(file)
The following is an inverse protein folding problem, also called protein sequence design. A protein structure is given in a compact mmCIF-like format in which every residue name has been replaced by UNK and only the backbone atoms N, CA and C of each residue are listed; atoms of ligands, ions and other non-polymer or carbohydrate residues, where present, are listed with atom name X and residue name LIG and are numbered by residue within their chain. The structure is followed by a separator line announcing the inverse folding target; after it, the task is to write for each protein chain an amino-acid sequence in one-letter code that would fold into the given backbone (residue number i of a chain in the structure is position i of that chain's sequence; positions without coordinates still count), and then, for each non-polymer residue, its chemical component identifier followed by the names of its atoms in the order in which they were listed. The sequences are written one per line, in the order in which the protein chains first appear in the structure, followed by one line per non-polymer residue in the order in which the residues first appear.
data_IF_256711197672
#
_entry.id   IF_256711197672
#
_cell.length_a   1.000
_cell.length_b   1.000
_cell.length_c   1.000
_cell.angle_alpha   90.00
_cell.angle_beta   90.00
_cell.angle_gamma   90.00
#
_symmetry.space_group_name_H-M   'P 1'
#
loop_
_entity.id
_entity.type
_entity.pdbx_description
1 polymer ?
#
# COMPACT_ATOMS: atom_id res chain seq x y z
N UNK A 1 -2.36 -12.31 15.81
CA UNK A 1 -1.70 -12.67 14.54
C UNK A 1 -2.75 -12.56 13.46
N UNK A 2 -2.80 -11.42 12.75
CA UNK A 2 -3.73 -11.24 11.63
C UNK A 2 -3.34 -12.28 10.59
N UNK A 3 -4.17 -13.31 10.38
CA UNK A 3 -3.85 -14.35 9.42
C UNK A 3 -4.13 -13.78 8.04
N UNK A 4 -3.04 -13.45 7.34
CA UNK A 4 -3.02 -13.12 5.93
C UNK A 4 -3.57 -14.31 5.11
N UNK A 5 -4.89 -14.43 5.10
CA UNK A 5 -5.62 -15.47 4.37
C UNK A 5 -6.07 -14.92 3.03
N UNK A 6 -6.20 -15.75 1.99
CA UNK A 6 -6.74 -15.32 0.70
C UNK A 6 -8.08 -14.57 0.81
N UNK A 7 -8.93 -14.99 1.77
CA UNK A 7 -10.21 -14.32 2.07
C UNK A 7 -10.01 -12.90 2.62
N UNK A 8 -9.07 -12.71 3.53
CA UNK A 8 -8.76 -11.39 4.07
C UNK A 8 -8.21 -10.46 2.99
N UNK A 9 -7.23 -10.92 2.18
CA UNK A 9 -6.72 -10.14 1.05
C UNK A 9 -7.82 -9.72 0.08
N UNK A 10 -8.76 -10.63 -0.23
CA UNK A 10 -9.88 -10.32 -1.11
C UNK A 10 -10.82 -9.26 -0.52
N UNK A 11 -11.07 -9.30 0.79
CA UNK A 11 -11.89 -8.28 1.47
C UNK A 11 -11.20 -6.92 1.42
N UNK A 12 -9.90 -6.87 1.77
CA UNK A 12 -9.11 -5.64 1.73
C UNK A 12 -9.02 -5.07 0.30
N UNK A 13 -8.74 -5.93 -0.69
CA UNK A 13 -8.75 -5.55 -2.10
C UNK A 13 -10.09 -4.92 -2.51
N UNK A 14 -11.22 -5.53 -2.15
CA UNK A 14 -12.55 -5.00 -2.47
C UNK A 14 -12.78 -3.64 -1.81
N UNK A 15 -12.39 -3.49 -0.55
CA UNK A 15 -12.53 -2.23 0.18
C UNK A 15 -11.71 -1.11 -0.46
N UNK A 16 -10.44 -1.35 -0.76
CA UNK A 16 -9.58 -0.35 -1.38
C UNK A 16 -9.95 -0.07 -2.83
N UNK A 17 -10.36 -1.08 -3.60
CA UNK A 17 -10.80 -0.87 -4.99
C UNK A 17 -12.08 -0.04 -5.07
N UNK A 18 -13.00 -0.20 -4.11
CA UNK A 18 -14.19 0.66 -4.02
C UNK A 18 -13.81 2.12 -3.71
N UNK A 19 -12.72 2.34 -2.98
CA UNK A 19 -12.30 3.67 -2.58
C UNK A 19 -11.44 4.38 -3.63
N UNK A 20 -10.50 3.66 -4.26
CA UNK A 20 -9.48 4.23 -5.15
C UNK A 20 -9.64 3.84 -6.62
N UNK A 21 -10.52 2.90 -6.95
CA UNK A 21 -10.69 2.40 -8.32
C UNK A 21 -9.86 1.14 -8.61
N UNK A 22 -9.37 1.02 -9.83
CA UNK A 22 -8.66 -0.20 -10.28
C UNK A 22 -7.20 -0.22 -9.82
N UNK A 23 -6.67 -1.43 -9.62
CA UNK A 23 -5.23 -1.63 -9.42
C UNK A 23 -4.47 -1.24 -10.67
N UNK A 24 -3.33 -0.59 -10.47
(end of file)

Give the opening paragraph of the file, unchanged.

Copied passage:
The following is an inverse protein folding problem, also called protein sequence design. A protein structure is given in a compact mmCIF-like format in which every residue name has been replaced by UNK and only the backbone atoms N, CA and C of each residue are listed; atoms of ligands, ions and other non-polymer or carbohydrate residues, where present, are listed with atom name X and residue name LIG and are numbered by residue within their chain. The structure is followed by a separator line announcing the inverse folding target; after it, the task is to write for each protein chain an amino-acid sequence in one-letter code that would fold into the given backbone (residue number i of a chain in the structure is position i of that chain's sequence; positions without coordinates still count), and then, for each non-polymer residue, its chemical component identifier followed by the names of its atoms in the order in which they were listed. The sequences are written one per line, in the order in which the protein chains first appear in the structure, followed by one line per non-polymer residue in the order in which the residues first appear.